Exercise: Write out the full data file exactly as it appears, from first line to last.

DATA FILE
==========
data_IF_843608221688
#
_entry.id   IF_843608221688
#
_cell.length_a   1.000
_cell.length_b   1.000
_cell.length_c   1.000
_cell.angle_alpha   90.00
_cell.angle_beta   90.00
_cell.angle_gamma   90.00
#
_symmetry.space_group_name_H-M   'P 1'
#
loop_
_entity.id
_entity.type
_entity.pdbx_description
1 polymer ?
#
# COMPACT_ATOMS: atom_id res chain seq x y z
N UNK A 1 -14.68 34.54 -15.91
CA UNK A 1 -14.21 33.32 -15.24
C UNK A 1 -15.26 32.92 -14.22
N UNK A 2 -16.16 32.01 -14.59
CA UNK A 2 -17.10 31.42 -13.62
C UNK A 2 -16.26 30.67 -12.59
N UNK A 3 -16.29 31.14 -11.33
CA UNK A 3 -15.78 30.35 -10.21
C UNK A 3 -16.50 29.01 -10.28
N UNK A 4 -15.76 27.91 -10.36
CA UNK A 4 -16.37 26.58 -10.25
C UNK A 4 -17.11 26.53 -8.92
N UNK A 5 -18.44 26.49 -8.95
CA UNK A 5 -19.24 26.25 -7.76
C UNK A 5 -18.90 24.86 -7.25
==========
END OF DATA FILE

data_IF_843608221688
#
_entry.id   IF_843608221688
#
_cell.length_a   1.000
_cell.length_b   1.000
_cell.length_c   1.000
_cell.angle_alpha   90.00
_cell.angle_beta   90.00
_cell.angle_gamma   90.00
#
_symmetry.space_group_name_H-M   'P 1'
#
loop_
_entity.id
_entity.type
_entity.pdbx_description
1 polymer ?
#
# COMPACT_ATOMS: atom_id res chain seq x y z
N UNK A 1 -14.68 34.54 -15.91
CA UNK A 1 -14.21 33.32 -15.24
C UNK A 1 -15.26 32.92 -14.22
N UNK A 2 -16.16 32.01 -14.59
CA UNK A 2 -17.10 31.42 -13.62
C UNK A 2 -16.26 30.67 -12.59
N UNK A 3 -16.29 31.14 -11.33
CA UNK A 3 -15.78 30.35 -10.21
C UNK A 3 -16.50 29.01 -10.28
N UNK A 4 -15.76 27.91 -10.36
CA UNK A 4 -16.37 26.58 -10.25
C UNK A 4 -17.11 26.53 -8.92
N UNK A 5 -18.44 26.49 -8.95
CA UNK A 5 -19.24 26.25 -7.76
C UNK A 5 -18.90 24.86 -7.25